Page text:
"Aren’t you just tired of being alone all the time?"
I asked my best single girlfriend as we walked through the leafy streets of the German Colony. We had just had a lovely meal to reward ourselves for the hour of our lives we lost putting the old man’s apartment back the way it was when I moved in, which is another way of saying we grew old ourselves unloading bags and bags of junk and sorting through nasty old shoes so that when the old man comes home, all his junk is right where he left it.
Which is another way of saying, when he left me his place for six months while he wintered in Europe, he not only cleared off not one iota of shelf space for me, he also rewarded me with dirty dishes in the sink and soiled laundry in the hamper. Which is another way of saying: Time to get your own apartment, Abby! Which is exactly what I did. But as my friend pointed out, the whole unfortunate scenario begged another question: "Don’t you wish you had a boyfriend who could help you deal with this kind of stuff?"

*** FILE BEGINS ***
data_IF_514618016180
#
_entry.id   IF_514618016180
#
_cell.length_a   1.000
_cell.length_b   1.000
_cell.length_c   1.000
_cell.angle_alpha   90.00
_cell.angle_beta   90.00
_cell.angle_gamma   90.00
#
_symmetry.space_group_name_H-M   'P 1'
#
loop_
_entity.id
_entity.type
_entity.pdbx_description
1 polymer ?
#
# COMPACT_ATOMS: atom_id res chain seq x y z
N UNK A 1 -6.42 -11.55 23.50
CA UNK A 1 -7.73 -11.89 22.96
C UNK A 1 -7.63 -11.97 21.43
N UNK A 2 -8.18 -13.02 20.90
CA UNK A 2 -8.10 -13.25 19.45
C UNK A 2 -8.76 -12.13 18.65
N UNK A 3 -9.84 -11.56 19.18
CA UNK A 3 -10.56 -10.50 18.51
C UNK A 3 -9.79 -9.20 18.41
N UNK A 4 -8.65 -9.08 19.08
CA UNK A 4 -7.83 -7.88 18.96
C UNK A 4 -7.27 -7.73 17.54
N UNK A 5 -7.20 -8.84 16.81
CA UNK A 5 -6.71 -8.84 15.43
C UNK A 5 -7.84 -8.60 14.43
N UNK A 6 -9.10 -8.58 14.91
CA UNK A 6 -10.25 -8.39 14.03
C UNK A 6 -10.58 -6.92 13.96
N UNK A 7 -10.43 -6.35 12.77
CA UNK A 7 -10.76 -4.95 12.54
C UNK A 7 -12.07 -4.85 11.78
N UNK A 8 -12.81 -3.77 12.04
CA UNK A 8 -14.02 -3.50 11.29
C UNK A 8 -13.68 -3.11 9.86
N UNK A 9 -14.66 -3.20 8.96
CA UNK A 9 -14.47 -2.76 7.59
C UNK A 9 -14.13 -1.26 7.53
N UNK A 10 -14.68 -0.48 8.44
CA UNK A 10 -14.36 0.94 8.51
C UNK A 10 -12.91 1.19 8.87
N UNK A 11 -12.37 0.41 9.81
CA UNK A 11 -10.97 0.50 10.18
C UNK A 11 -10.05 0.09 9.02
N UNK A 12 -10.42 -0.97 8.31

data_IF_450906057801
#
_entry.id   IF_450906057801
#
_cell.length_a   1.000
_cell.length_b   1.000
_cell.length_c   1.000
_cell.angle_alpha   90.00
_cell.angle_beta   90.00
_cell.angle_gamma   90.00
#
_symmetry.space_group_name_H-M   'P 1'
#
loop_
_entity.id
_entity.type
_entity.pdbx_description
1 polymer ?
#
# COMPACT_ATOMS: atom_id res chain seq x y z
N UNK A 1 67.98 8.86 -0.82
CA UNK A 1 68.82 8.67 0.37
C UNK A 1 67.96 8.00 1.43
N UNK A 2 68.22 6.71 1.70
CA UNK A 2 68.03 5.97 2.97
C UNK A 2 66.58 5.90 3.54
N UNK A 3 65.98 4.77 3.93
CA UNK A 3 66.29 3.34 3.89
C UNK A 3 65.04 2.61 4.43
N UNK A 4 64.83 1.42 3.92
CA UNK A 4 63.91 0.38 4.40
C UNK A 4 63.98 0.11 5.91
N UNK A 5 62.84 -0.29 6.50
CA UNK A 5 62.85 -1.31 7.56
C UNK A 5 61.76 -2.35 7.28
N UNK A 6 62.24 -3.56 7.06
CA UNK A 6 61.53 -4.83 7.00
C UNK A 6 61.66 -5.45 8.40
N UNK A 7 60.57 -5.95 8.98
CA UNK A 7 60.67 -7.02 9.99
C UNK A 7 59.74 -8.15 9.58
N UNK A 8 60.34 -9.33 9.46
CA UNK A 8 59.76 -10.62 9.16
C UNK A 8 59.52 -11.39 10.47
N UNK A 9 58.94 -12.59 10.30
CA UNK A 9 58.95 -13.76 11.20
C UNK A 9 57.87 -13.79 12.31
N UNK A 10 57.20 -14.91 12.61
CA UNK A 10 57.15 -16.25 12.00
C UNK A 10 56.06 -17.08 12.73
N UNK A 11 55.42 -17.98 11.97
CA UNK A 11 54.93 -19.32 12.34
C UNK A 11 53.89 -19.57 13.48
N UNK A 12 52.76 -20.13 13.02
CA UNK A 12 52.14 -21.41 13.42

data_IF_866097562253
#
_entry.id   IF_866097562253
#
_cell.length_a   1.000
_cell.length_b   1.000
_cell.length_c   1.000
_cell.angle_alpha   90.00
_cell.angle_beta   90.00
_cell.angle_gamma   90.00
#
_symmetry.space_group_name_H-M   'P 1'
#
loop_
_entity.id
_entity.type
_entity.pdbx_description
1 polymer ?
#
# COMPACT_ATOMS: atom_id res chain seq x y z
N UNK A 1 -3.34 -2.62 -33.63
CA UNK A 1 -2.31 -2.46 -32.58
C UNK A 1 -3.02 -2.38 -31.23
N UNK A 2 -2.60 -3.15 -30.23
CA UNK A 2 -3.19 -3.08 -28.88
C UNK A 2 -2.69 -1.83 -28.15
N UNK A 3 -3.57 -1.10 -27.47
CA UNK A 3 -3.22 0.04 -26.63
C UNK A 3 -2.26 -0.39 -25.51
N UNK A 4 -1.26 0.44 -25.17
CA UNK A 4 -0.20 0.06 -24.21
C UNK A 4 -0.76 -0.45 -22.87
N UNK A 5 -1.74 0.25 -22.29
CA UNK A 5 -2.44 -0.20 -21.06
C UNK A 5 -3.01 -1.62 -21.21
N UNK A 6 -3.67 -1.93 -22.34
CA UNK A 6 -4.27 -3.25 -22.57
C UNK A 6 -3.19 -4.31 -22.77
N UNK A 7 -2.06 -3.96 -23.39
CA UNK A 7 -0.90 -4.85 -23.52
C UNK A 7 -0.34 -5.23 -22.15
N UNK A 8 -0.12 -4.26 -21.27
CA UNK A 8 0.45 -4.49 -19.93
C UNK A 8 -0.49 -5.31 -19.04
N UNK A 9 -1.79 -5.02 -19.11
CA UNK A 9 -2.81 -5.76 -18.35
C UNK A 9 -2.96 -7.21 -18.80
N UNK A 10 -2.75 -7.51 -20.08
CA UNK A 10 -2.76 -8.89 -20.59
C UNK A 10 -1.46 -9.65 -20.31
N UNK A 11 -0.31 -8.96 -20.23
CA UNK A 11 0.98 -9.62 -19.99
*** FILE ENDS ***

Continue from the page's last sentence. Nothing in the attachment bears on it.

When she put it that way it dawned on me that I have been alone for so long, I don’t even remember what it is like to have a constant companion to rely on. Someone who, for instance, could have helped me schlep empty boxes for packing from the fruit stand on Derech Beit Lechem to the old man’s place, a five minute walk that stretched into fifty years because I brought my dog along, who is not easy to walk in the first place, and also because I decided it was a good idea to stock up on fruits and vegetables.
What I’m trying to say is I couldn’t physically carry all the boxes, the groceries, and walk Trevor at the same time, which is another way of saying I ended up having a little crying fit on a park bench where I heard myself say in full voice for the world to hear, "I’m tired of being alone all the time!"
This time, my single girlfriend answered me.
"I’m tired too," she said. "I know exactly how you feel."